EPA has found that recycling causes 35% less water pollution and 74% less air pollution than making virgin paper. Pulp mills can be sources of both air and water pollution, especially if they are producing bleached pulp. Recycling paper decreases the demand for virgin pulp and thus reduces the overall amount of air and water pollution associated with paper manufacture. Recycled pulp can be bleached with the same chemicals used to bleach virgin pulp, but hydrogen peroxide and sodium hydrosulfite are the most common bleaching agents. Recycled pulp, or paper made from it, is known as PCF (process chlorine free) if no chlorine-containing compounds were used in the recycling process.
Recycled paper and paper millsEdit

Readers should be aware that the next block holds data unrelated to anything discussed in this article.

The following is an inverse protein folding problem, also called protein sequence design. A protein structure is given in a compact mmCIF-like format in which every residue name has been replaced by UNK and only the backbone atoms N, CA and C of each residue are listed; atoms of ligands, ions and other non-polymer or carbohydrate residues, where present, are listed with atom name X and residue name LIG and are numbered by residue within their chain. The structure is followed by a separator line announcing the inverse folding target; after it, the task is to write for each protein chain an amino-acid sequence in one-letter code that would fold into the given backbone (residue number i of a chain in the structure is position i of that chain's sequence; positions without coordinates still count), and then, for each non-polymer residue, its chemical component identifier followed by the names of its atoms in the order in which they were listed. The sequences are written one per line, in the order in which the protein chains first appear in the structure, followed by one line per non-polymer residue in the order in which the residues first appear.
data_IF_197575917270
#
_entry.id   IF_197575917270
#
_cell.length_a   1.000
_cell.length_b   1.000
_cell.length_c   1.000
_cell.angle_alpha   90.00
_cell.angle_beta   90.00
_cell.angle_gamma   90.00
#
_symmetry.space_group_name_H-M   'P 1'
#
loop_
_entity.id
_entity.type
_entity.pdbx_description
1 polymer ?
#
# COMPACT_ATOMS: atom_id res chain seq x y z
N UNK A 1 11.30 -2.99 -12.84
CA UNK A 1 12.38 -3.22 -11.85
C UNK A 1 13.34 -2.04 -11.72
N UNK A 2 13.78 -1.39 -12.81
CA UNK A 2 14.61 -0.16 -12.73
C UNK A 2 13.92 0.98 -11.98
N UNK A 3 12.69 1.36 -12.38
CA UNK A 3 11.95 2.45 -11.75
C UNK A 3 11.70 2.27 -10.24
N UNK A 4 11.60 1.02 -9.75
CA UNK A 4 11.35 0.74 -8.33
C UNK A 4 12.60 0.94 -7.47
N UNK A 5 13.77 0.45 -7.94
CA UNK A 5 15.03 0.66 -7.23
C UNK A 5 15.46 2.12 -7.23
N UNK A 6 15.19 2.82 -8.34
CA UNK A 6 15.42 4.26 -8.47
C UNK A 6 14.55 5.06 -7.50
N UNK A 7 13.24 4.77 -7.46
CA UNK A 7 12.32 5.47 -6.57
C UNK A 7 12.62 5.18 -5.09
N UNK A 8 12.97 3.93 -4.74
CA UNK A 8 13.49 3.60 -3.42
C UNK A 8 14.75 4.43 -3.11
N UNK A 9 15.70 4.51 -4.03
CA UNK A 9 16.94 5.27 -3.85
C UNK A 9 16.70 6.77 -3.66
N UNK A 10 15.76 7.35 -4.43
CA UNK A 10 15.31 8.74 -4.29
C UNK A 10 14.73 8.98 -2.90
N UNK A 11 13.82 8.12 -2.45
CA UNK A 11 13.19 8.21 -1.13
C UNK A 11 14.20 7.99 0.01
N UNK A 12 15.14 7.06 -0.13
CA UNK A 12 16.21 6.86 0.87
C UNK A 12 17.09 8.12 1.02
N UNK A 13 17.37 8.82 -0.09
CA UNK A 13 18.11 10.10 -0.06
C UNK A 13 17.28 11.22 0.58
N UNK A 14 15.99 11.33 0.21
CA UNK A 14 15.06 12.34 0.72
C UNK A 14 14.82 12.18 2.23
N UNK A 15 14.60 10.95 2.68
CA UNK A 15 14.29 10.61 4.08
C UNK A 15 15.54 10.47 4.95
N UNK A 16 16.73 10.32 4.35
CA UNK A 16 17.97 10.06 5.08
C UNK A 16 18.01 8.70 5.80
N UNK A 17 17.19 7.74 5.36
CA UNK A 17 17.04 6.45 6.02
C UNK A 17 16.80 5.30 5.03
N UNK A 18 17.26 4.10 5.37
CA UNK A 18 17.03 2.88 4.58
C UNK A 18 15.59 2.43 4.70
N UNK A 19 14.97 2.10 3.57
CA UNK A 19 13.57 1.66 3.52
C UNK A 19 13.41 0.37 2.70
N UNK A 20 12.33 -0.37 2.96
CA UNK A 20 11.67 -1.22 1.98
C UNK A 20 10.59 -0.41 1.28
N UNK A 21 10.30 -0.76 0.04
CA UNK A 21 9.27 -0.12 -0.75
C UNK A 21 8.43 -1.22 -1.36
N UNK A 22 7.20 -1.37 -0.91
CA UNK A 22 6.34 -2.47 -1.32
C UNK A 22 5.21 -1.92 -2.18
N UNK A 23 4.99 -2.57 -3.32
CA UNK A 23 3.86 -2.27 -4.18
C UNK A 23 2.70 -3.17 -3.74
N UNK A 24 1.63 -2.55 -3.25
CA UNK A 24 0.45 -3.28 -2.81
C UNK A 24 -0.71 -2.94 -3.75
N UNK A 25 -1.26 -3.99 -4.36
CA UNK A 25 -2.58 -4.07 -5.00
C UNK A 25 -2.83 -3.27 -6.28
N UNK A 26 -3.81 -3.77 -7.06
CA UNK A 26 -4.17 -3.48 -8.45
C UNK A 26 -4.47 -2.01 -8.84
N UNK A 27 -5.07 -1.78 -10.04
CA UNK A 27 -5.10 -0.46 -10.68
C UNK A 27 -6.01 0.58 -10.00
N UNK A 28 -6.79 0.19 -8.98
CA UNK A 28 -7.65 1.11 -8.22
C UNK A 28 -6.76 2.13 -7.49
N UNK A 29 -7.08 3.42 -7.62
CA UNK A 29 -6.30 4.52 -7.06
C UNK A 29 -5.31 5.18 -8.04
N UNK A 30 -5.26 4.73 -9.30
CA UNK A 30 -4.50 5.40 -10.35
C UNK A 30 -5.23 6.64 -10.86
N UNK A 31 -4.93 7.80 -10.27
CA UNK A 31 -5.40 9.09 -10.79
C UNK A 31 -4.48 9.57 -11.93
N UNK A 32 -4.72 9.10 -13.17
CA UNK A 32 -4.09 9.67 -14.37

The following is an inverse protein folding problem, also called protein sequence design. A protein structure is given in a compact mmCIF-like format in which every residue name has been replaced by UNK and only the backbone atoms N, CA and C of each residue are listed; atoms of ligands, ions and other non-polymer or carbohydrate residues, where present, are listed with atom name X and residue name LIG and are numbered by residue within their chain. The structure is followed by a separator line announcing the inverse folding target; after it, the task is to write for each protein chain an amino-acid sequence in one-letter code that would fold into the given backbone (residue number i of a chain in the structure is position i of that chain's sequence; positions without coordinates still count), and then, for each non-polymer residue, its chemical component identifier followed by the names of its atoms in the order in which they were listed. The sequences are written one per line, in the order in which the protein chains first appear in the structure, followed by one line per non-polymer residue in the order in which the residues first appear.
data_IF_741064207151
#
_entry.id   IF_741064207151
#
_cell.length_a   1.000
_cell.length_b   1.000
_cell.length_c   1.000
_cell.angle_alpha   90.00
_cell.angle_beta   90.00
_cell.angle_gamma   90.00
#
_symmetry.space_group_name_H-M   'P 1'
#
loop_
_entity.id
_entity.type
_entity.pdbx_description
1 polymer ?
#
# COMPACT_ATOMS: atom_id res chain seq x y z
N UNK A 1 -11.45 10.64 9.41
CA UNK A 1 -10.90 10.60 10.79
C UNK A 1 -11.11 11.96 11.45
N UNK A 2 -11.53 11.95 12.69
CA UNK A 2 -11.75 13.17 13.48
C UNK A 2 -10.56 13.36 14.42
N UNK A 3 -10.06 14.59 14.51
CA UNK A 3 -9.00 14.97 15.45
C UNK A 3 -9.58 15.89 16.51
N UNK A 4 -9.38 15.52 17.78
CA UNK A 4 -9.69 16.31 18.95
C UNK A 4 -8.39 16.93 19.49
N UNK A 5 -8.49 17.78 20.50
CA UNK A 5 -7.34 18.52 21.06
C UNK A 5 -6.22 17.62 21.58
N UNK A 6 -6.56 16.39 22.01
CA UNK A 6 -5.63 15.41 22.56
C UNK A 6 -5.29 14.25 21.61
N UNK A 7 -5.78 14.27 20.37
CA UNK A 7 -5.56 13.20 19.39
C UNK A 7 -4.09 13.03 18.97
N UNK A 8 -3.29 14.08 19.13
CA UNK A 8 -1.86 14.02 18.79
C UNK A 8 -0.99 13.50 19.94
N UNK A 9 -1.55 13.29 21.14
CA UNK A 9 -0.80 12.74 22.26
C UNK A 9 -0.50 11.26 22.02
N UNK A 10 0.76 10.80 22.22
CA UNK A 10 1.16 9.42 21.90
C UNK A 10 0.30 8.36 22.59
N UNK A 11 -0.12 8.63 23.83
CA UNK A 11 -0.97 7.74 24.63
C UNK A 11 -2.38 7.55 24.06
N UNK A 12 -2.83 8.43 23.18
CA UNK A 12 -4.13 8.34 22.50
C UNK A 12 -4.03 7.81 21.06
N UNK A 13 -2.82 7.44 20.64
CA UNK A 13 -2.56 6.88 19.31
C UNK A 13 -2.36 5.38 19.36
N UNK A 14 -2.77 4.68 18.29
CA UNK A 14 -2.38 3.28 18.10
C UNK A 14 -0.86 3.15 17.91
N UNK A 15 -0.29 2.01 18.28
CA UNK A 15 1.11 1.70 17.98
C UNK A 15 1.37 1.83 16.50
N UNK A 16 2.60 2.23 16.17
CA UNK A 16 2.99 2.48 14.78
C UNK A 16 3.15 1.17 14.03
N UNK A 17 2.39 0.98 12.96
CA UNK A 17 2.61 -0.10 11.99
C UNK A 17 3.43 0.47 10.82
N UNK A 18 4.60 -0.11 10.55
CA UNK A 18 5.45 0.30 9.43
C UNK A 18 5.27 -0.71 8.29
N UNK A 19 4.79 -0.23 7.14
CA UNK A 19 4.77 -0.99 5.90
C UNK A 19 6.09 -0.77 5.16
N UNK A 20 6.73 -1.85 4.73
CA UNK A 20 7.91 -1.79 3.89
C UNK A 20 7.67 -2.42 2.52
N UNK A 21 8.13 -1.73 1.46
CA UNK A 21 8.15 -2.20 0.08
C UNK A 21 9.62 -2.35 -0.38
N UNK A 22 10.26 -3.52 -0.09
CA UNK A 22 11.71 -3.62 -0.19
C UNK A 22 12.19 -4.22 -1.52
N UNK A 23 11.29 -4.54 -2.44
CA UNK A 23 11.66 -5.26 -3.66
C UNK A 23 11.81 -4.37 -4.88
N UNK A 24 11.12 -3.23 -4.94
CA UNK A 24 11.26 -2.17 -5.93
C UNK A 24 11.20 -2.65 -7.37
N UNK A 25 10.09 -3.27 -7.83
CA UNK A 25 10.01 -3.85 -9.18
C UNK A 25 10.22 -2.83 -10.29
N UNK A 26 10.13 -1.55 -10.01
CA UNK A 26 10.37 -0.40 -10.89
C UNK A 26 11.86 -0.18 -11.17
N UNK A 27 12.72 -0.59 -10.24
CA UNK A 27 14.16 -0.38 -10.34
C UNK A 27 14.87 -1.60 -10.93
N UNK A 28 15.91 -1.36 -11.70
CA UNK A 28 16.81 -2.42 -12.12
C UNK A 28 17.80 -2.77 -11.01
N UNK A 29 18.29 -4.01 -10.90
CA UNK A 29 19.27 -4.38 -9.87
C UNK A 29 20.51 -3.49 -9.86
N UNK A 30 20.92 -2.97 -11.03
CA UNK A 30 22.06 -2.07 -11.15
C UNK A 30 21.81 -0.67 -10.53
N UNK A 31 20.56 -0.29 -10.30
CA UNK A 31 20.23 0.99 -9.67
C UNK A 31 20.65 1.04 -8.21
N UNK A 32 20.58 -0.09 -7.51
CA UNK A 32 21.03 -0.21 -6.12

Recycling as an alternative to the use of landfills and recycled paper is one of the less complicated procedures in the recycling industry. Although there is not a landfill crisis at this point in time, it is commonly believed that measures should to be taken in order to lower the negative impacts of landfills, for many hazardous elements are produced and spread because of this enclosure of trash. Most recycled paper is priced higher than freshly made paper, and this tends to plays a deciding factor for the consumer. Because most of the recycled pulp is purchased in an open market, virgin paper is produced cheaper with the pulp that was made by the specific paper mill. Virgin paper contains no recycled content and is made directly from the pulp of trees or cotton. Materials recovered after the initial paper manufacturing process are considered recycled paper. Because that original standard was so vague, some “recycled papers” contained only mill scraps that would have been included in virgin paper anyway. Standards have recently been set to prevent companies from making it seem like they were selling recycled paper. The collection and recycling industries have fixated on the scraps of paper that is thrown away by customers daily in order to increase the amount of recycled paper. Different paper mills are structured for different types of paper, and most “recovered office paper can be sent to a deinking mill”. A deinking mill serves as a step in the recycling paper process. This type of mill detaches the ink from the paper fibers, along with any other excess materials which are also removed from the remaining paper. In the deinking mill, after all of the unwanted coatings of paper are stripped, the refurbished paper is sent to the paper machine. The old scraps are now constructed into new paper at the paper machine. Many papers mills have recycled business papers by transforming the old business papers into beneficial letters and envelopes. The production process for recycled paper is more costly than the well-developed paper mills that create paper with the use of trees. This process in making recycled paper is also much more time-consuming. However, recycled paper has a multitude of benefits from an environmental perspective. “For all the state-of-the-art technology now incorporated into modern paper mills, the industry's underlying structure is still based upon a worldview that was transformative in the 19th-century but is out-of-date as the 21st century approaches”.